Writing cover letters is part of applying for jobs, but it’s a part that job seekers often neglect. Many people spend a lot of time perfecting their CV and tailoring it for the job they are applying to, only to then hurriedly throw together an engineering cover letter.
Cover letters don’t need to take you long to write and if you follow the tips below, you’ll have a much better chance of getting the recruiter’s attention.
Before getting into the tips, though, are engineering job application cover letters important and does anyone even read them?
Why Are Cover Letters Important?
Cover letters give you a chance to expand on the content in your CV in a way that is more personal, individual, and persuasive. You can talk about the job you’re applying for specifically and why you want to work for the company. You can also talk about how your skills or experience will directly benefit the role and the company.
So, cover letters are important, and they are read. In fact, they are read before your CV, so they are the first impression the potential employer gets of you. A good cover letter should be tailored to the role and the company you are applying for.
Here are four Dos and four Don’ts to help you write better engineering job application cover letters.
1. Tailor each cover letter for the job you’re applying for
You can have a template cover letter to speed up the process of applying for a job and to ensure you don’t miss out important information. You should never send the template, however. Instead, you should tailor each cover letter for the job you’re applying for.
2. Explain why you’re applying for the job and the company
This includes describing the immediate goals you have for your career. It also includes explaining why you want to work for the employer. Do some research on this part by finding out about the employer – the more you know, the better. What is it that interests you about the role and the company? Where have you come across the company before? Keep everything you write professional but also enthusiastic and conversational.
3. Mention directly related skills and experience
Describe the skills and experience you have that you think are directly related to the job you are applying for. Look closely at the job spec and highlight the keys skills and experience required for the role. Mention these in the cover letter as well as any unique selling points. This will help you capture the attention of the reader.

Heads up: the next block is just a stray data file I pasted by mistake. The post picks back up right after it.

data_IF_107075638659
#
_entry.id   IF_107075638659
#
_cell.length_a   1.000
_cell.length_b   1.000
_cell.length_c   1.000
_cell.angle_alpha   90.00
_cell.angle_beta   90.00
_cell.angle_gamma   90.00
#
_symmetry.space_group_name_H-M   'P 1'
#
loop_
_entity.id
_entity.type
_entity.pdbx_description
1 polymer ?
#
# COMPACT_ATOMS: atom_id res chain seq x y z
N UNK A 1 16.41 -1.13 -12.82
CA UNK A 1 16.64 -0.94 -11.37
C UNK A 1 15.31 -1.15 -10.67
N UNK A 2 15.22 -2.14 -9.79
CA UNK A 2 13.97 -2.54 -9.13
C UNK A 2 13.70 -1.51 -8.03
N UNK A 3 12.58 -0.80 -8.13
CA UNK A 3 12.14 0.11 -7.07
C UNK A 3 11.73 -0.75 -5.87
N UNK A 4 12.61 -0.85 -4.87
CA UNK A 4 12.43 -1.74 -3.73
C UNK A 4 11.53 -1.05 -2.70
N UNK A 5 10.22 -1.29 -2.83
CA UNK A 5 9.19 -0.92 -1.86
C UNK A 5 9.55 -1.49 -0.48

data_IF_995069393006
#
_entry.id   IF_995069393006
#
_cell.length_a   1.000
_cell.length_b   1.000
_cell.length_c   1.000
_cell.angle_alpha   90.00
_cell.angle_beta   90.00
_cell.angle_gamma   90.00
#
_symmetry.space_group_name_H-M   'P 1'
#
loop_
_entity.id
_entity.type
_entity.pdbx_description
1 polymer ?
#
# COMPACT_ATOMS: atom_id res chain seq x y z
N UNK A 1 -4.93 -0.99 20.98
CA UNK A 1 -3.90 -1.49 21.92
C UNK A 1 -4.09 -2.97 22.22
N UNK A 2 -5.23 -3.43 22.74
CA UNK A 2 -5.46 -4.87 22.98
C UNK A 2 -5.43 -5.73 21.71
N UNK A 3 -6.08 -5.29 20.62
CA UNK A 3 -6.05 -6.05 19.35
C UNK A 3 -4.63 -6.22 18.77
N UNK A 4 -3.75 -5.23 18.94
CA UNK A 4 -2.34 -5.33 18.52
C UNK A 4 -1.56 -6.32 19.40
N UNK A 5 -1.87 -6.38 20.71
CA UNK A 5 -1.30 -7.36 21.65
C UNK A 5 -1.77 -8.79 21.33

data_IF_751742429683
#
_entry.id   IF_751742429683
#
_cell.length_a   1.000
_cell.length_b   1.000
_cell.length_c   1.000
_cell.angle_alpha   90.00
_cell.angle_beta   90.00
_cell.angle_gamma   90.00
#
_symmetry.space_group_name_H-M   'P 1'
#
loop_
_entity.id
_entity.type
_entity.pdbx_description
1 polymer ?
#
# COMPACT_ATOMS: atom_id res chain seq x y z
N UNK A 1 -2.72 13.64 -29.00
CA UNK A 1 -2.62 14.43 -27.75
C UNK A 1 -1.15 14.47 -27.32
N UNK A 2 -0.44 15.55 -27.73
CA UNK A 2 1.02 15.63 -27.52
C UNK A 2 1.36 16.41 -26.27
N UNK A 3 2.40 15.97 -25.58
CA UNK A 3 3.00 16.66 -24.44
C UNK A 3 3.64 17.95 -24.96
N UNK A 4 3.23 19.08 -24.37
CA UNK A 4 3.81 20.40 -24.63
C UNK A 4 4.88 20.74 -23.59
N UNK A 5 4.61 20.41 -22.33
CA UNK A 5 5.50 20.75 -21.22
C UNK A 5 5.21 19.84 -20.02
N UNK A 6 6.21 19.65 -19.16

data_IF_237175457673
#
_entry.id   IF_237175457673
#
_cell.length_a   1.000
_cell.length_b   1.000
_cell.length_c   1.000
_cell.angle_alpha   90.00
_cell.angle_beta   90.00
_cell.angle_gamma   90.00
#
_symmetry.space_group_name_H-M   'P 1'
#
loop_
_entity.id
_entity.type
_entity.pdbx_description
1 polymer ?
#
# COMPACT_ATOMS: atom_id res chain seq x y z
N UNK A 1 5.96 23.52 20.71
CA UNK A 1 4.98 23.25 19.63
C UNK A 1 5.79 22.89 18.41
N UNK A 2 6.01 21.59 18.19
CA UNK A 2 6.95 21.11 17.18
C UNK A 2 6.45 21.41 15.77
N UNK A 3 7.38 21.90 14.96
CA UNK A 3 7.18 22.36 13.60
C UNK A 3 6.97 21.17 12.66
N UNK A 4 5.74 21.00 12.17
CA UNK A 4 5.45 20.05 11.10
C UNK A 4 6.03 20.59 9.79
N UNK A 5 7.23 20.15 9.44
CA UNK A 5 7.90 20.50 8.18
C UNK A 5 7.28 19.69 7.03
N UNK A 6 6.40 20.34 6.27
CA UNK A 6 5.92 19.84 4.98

4. Include a good close, check your spelling, and advise of your availability
Include a good closing statement in your cover letter that summarises why you are an ideal candidate for the role. It is also helpful to let the employer know when you are available for interview. Finally, spell check the cover letter. This is good practice whatever industry you are in, but, as an engineer, it shows you’re thorough. It can also be helpful to get someone else to read the cover letter before you send it.
1. Don’t write too much – or too little
A cover letter for your engineering job application should be about one page. If you are sending it by email or using a form on a website, this translates to 300-350 words which is normally about four paragraphs.
2. Don’t talk about what you can’t do
Being an engineer is about adapting and problem-solving so talk about how your skills are transferable if you think there are gaps in your knowledge. Never say you can do something you can’t, of course, but keep the cover letter as positive as possible.
3. Avoid criticising
Following on from the last point about keeping the cover letter positive, don’t be negative about your current or past employers either. Even if there are issues about why you are leaving or have left a job, a cover letter is not the place to discuss them.
4. Don’t repeat content in your CV
Cover letters are for expanding on your CV in a way that’s specifically related to the job you are applying for, not simply repeating content that’s already in the CV.
Finally, take time to strike the right balance between being formal and informal. You don’t want to sound stuffy and unnatural by being too formal, but you can’t be overly informal either as this sounds unprofessional.